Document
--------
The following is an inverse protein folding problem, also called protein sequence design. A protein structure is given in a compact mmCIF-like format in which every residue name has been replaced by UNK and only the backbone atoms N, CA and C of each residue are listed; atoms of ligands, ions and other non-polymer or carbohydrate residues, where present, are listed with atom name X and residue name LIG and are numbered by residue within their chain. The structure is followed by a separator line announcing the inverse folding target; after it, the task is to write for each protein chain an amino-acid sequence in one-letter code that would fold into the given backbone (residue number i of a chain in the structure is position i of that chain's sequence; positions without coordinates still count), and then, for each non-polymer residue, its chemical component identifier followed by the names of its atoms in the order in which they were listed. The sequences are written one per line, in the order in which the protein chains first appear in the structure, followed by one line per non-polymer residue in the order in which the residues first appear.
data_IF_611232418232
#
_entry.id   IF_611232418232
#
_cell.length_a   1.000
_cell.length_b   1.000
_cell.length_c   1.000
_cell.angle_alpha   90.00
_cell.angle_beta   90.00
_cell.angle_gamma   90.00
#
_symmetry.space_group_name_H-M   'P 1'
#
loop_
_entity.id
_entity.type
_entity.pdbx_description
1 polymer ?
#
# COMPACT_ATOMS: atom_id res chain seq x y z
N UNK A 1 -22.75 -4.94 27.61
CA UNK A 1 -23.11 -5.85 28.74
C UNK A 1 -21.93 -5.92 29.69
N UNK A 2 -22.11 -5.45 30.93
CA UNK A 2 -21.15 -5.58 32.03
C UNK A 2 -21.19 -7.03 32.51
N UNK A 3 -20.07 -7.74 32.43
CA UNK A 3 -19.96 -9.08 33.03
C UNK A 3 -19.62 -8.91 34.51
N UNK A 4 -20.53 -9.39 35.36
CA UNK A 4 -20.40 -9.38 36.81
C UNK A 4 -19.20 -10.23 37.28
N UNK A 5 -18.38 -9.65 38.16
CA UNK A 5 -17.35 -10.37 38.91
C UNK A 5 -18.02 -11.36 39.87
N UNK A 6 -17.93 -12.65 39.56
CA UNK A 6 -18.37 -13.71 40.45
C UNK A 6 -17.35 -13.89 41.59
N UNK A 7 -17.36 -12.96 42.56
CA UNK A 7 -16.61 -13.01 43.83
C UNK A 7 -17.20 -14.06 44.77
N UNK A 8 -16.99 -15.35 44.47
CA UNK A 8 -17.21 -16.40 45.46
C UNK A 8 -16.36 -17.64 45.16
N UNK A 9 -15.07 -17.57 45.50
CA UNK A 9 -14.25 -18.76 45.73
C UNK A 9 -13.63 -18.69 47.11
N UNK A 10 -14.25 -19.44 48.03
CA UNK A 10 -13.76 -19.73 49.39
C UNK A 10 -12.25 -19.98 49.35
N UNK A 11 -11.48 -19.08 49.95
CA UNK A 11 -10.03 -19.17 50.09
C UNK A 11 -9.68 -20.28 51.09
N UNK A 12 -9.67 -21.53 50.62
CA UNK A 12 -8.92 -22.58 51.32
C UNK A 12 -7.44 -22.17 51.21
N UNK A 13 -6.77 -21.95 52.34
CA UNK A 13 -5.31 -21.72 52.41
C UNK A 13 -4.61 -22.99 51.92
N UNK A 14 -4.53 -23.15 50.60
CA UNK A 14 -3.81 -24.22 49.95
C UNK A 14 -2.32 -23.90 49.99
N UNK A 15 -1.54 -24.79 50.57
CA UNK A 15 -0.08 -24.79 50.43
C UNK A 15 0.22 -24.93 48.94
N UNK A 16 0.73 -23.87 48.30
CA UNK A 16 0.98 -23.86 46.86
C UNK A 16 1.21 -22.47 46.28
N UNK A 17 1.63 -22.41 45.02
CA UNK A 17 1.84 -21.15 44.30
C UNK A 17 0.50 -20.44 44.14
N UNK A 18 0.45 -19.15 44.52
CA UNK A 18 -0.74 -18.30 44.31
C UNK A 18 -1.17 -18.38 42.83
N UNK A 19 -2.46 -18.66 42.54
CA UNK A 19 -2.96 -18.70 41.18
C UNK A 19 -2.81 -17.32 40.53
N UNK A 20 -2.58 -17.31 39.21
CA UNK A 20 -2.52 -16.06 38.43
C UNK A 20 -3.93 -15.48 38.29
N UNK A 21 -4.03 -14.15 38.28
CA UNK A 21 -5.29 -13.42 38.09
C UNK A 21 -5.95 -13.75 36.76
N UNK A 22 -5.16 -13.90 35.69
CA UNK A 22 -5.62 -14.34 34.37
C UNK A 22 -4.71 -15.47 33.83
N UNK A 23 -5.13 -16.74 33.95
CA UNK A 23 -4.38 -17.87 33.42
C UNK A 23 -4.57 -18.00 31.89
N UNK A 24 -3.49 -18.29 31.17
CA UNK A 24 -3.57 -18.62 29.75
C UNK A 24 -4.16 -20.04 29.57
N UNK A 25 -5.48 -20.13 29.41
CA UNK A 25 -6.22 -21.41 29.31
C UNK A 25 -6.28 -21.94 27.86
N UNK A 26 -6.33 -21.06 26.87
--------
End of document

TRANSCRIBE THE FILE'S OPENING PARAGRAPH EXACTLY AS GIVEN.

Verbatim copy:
The following is an inverse protein folding problem, also called protein sequence design. A protein structure is given in a compact mmCIF-like format in which every residue name has been replaced by UNK and only the backbone atoms N, CA and C of each residue are listed; atoms of ligands, ions and other non-polymer or carbohydrate residues, where present, are listed with atom name X and residue name LIG and are numbered by residue within their chain. The structure is followed by a separator line announcing the inverse folding target; after it, the task is to write for each protein chain an amino-acid sequence in one-letter code that would fold into the given backbone (residue number i of a chain in the structure is position i of that chain's sequence; positions without coordinates still count), and then, for each non-polymer residue, its chemical component identifier followed by the names of its atoms in the order in which they were listed. The sequences are written one per line, in the order in which the protein chains first appear in the structure, followed by one line per non-polymer residue in the order in which the residues first appear.